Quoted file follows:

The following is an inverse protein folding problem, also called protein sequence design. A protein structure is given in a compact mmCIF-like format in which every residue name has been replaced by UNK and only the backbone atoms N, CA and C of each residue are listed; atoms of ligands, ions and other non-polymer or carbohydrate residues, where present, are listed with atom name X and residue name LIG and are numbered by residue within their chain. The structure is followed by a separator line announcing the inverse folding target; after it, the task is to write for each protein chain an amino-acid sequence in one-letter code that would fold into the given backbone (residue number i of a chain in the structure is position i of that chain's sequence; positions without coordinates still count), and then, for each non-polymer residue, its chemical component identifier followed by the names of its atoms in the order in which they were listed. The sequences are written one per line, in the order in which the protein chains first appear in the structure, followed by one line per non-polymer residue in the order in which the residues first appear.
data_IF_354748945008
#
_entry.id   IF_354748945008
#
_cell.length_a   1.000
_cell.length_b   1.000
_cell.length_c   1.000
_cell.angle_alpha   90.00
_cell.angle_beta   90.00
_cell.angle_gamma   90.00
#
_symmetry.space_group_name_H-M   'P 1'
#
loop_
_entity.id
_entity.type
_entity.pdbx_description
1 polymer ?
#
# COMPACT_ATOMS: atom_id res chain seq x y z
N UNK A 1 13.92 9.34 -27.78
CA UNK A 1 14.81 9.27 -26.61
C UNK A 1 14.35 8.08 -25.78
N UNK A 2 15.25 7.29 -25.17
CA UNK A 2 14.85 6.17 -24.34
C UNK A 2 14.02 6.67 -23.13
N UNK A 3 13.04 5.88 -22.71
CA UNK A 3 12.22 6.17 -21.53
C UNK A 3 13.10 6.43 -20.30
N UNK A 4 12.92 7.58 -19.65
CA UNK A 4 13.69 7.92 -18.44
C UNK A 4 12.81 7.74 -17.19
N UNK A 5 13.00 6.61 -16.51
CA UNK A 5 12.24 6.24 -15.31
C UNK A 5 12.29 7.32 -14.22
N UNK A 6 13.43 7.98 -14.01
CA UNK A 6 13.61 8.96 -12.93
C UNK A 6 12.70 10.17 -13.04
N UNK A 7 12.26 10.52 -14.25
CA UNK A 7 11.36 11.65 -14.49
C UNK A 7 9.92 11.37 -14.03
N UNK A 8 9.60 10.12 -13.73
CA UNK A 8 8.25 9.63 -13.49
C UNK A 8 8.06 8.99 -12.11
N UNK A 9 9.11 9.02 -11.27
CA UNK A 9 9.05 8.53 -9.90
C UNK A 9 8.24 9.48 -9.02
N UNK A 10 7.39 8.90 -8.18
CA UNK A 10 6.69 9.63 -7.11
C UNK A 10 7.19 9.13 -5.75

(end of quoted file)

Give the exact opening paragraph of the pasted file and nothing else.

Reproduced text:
The following is an inverse protein folding problem, also called protein sequence design. A protein structure is given in a compact mmCIF-like format in which every residue name has been replaced by UNK and only the backbone atoms N, CA and C of each residue are listed; atoms of ligands, ions and other non-polymer or carbohydrate residues, where present, are listed with atom name X and residue name LIG and are numbered by residue within their chain. The structure is followed by a separator line announcing the inverse folding target; after it, the task is to write for each protein chain an amino-acid sequence in one-letter code that would fold into the given backbone (residue number i of a chain in the structure is position i of that chain's sequence; positions without coordinates still count), and then, for each non-polymer residue, its chemical component identifier followed by the names of its atoms in the order in which they were listed. The sequences are written one per line, in the order in which the protein chains first appear in the structure, followed by one line per non-polymer residue in the order in which the residues first appear.